A Generation without Fear

A Generation without Fear
Kent Philpott
Kent Philpott Kent Philpott is pastor of Miller Avenue Baptist Church, Mill Valley, California, and director of Earthen Vessel Publishing.
01 September, 1999 3 min read

When you kill others and then kill yourself it is plain you have no fear of God. The idea that all accountability can be avoided by suicide reveals there is no knowledge of a holy and just God who can cast both body and soul into hell (Matthew 10:28).

The two teenagers in Colorado who, a few months back, killed fifteen of their classmates, and then themselves, are part of a generation that has little fear of God. How has this come about? It is an unconverted generation, largely untouched by the gospel.

The parents of this ‘lost generation’, by and large, rejected God and his church, embraced a creator-less universe, and pursued the good life. Thus they did not know the gospel and were ignorant of the Scripture. Or, if they did, they somehow rejected it. The parents did not raise up their children to fear, love and honour God. The result is predictable; in the Colorado instance, two boys will wake up at the judgement to answer for their crime before a righteous God.


Mill Valley, California, is filled with people like this — these are the people among whom I minister. They consider themselves spiritual (though not religious, of course) and pride themselves on how open and tolerant they are. These ‘qualities’ are considered the hallmarks of sophistication here.

The very idea of ‘fearing’ God provokes only derision. Their post-modern god is neither to be feared nor honoured for, like a spiritual chameleon, he becomes whatever they want him/her to be. The lost generation knows no fear of God. Their god, if there is one, accommodates himself or herself to whatever happens to be the prevailing trends. The consequences of such confusion extend far beyond the ideas themselves.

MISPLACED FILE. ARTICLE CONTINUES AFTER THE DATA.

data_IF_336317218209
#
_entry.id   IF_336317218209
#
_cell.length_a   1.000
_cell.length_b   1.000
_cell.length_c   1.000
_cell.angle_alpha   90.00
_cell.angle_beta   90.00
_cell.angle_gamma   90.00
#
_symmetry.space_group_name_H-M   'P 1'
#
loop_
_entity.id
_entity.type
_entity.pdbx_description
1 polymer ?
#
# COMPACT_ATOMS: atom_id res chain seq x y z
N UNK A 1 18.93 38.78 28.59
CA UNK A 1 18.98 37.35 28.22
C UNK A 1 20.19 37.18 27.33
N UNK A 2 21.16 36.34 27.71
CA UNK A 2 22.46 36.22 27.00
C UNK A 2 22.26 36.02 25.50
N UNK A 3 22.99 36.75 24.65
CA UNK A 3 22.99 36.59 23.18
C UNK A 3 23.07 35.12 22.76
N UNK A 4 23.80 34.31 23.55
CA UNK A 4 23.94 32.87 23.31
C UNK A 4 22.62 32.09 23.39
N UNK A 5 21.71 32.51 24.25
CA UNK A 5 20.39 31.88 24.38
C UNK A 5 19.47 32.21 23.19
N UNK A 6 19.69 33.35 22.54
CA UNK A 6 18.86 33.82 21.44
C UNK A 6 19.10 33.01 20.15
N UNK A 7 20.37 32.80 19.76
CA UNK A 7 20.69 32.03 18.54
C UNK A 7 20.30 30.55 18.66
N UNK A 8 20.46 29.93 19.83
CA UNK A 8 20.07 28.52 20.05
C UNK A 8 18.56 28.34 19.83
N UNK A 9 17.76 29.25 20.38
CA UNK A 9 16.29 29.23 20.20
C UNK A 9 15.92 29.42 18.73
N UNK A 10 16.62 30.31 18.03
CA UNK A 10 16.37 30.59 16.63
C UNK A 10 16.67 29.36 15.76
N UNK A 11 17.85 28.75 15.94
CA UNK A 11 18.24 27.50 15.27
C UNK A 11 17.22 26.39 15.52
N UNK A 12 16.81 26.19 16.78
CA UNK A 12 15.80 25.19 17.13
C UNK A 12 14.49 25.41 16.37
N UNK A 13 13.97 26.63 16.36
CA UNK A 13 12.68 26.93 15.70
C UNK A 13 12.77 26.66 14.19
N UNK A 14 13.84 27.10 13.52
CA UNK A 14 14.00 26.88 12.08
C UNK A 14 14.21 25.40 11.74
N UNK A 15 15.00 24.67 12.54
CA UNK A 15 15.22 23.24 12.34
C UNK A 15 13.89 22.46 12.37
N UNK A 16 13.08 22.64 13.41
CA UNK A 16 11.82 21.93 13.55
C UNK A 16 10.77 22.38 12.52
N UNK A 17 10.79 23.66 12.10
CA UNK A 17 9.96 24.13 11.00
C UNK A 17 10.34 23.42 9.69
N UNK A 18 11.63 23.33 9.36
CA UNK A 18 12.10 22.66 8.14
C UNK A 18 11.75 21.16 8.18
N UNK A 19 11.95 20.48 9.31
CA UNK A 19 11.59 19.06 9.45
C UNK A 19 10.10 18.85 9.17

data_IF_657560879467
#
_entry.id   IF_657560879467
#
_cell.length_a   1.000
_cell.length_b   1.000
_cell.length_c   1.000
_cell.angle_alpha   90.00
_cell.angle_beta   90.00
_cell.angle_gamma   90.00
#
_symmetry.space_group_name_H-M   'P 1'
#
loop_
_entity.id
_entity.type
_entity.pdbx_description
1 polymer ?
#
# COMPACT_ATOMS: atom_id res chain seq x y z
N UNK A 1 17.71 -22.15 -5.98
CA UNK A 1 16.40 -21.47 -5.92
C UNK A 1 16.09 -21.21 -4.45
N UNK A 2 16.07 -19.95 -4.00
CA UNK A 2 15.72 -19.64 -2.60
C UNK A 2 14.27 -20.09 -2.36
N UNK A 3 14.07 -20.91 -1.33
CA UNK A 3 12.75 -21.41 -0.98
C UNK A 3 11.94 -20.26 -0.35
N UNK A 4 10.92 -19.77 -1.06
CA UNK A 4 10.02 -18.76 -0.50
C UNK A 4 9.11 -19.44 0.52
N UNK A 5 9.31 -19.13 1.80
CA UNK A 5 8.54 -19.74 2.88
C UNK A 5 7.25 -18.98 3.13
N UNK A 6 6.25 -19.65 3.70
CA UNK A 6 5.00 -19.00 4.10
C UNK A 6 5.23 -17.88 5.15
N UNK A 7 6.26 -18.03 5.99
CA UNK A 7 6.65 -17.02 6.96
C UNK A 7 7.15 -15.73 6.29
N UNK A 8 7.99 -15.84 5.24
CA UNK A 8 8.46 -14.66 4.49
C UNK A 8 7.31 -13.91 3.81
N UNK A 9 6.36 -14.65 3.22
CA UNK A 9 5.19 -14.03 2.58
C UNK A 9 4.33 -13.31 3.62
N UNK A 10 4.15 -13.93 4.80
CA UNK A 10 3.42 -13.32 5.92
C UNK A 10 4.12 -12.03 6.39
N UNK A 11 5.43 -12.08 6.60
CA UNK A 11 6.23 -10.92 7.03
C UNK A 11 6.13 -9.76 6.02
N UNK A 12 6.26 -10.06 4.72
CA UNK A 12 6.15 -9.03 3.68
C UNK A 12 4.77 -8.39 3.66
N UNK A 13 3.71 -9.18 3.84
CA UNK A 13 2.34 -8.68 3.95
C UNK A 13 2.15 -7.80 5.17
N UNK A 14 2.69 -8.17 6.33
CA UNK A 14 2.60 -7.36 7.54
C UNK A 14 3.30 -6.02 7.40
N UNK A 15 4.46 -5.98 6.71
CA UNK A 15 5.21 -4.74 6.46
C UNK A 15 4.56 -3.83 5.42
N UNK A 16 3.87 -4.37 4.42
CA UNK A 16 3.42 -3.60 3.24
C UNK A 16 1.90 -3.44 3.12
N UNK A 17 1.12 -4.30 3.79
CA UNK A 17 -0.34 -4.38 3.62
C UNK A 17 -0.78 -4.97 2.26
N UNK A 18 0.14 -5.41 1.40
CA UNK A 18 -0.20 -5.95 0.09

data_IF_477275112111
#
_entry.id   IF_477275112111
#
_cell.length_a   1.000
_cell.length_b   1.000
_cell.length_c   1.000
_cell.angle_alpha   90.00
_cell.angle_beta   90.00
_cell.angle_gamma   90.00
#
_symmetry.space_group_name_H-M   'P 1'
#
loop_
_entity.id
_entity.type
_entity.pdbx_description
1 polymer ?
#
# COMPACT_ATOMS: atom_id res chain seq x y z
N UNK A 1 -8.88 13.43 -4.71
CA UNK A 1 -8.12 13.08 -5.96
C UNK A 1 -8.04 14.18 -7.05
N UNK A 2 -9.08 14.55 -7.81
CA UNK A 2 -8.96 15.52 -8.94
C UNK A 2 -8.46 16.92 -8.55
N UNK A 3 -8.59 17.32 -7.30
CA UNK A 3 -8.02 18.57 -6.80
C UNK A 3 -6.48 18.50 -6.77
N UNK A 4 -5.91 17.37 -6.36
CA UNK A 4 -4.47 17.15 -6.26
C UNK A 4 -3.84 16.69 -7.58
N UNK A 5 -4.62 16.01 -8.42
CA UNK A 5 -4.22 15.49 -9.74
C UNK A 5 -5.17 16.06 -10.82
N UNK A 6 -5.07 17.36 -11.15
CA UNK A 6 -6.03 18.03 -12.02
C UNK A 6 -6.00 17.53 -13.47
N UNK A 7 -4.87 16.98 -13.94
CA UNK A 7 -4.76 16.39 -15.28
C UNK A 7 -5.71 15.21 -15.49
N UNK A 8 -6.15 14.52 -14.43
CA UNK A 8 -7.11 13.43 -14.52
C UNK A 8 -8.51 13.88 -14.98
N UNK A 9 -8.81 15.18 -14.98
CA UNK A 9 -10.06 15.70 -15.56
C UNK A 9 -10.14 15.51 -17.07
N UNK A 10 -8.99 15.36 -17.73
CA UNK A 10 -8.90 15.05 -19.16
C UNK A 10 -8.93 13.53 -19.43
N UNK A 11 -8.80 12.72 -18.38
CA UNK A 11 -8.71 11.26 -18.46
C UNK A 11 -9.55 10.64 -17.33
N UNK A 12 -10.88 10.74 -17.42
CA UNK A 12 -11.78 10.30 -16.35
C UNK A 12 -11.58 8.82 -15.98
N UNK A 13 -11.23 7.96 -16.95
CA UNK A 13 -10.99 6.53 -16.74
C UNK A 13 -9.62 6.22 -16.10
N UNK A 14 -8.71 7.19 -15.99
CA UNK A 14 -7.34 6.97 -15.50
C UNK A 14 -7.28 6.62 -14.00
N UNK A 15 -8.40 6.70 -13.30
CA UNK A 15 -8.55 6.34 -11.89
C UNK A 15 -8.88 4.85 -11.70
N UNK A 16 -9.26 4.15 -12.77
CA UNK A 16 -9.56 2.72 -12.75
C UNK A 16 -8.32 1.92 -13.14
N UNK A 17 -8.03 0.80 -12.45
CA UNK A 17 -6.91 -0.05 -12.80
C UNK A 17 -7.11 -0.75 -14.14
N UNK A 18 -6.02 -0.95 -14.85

Flooding in Kerala

No hope

The Colorado teenage killers also had no hope in their lives. No fear of God and no hope for the future — the two are joined and form a deadly combination. The kids were constantly hammered with portrayals of social, political and environmental doom. The living hope that is in Jesus was not part of their life. Their future was foreboding at best, with its promise of pollution, racism, war, AIDS, Hepatitis C, global warming, population explosion and the rest. Who would want to live for long in such a dreadful world?

The Sunday following the Colorado tragedy, I preached on the fear of God and the believer’s wonderful future. ‘The fear of God is the beginning of wisdom’ (Proverbs 1:7). ‘Blessed are all those who fear the Lord’ (Psalm 128:1). ‘The Lord delights in those who fear Him’ (Psalm 147:11). ‘The fear of the Lord leads to life’ (Proverbs: 19:23). These Bible passages show that we are wise to fear God.

Powerful truths

Believers have been born anew to a living hope in Jesus Christ, a hope that will neither fade nor disappoint. ‘In his great mercy he has given us new birth into a living hope through the resurrection of Jesus Christ from the dead, and into an inheritance that can never perish, spoil or fade, kept in heaven for you’ (1 Peter 1:3-4). These are powerful and precious truths. This is the message we preach and we must preach it boldly. Though the unbelieving world will mock and ignore such preaching, yet it is God’s truth, and in it are life, hope and salvation.

Kent Philpott
Kent Philpott is pastor of Miller Avenue Baptist Church, Mill Valley, California, and director of Earthen Vessel Publishing.
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